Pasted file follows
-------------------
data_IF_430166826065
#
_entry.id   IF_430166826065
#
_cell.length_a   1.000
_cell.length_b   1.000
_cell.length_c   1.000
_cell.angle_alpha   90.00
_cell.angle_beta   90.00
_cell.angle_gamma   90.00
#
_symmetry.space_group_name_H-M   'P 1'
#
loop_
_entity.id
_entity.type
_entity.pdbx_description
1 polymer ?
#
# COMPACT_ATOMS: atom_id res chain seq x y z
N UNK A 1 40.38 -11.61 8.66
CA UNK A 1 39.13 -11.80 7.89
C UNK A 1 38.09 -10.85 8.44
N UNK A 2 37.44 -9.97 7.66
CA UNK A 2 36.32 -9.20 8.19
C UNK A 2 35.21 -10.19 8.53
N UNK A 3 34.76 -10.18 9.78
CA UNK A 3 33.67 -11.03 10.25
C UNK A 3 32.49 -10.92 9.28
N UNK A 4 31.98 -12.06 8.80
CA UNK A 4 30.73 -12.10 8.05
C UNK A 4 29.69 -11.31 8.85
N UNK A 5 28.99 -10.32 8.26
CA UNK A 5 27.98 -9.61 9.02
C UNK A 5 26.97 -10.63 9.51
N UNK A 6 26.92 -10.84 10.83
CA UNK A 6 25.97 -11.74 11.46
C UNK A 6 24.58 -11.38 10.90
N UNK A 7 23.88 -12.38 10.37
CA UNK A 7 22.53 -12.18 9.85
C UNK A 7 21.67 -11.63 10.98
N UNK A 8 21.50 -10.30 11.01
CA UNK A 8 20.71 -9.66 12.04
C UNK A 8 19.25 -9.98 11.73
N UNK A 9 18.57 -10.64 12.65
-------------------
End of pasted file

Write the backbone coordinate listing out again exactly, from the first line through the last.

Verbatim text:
data_IF_430166826065
#
_entry.id   IF_430166826065
#
_cell.length_a   1.000
_cell.length_b   1.000
_cell.length_c   1.000
_cell.angle_alpha   90.00
_cell.angle_beta   90.00
_cell.angle_gamma   90.00
#
_symmetry.space_group_name_H-M   'P 1'
#
loop_
_entity.id
_entity.type
_entity.pdbx_description
1 polymer ?
#
# COMPACT_ATOMS: atom_id res chain seq x y z
N UNK A 1 40.38 -11.61 8.66
CA UNK A 1 39.13 -11.80 7.89
C UNK A 1 38.09 -10.85 8.44
N UNK A 2 37.44 -9.97 7.66
CA UNK A 2 36.32 -9.20 8.19
C UNK A 2 35.21 -10.19 8.53
N UNK A 3 34.76 -10.18 9.78
CA UNK A 3 33.67 -11.03 10.25
C UNK A 3 32.49 -10.92 9.28
N UNK A 4 31.98 -12.06 8.80
CA UNK A 4 30.73 -12.10 8.05
C UNK A 4 29.69 -11.31 8.85
N UNK A 5 28.99 -10.32 8.26
CA UNK A 5 27.98 -9.61 9.02
C UNK A 5 26.97 -10.63 9.51
N UNK A 6 26.92 -10.84 10.83
CA UNK A 6 25.97 -11.74 11.46
C UNK A 6 24.58 -11.38 10.90
N UNK A 7 23.88 -12.38 10.37
CA UNK A 7 22.53 -12.18 9.85
C UNK A 7 21.67 -11.63 10.98
N UNK A 8 21.50 -10.30 11.01
CA UNK A 8 20.71 -9.66 12.04
C UNK A 8 19.25 -9.98 11.73
N UNK A 9 18.57 -10.64 12.65